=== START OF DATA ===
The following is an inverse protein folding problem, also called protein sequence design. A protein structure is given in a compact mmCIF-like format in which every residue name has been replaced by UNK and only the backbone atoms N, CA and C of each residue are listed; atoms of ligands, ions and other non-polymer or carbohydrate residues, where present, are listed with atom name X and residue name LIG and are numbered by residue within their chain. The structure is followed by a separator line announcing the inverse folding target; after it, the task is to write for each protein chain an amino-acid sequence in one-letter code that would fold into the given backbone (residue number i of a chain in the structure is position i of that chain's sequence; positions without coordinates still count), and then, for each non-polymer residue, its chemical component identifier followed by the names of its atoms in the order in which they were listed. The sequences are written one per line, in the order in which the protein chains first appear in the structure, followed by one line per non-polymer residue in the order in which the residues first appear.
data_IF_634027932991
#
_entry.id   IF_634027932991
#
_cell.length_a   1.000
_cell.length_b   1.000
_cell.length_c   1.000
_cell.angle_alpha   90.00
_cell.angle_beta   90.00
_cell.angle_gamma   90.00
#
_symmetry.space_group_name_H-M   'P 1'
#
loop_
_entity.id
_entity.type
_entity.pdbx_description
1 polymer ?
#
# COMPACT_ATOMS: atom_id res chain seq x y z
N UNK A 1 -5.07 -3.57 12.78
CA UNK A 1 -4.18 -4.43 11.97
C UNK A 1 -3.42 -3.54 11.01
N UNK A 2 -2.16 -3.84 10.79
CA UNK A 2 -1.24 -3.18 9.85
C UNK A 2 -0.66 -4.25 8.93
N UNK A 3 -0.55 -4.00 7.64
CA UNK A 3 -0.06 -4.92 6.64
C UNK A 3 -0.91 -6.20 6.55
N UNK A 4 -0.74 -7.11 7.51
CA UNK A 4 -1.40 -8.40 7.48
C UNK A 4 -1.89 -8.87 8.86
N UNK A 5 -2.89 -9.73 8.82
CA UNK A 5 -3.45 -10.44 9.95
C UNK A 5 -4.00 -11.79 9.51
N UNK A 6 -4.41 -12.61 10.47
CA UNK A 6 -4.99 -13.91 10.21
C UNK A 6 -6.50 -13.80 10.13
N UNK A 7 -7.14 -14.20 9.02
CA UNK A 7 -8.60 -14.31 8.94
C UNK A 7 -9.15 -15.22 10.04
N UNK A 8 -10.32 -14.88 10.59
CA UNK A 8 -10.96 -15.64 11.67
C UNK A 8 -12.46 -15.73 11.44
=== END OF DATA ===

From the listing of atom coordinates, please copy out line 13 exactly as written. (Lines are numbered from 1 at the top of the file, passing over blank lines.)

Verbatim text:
_symmetry.space_group_name_H-M   'P 1'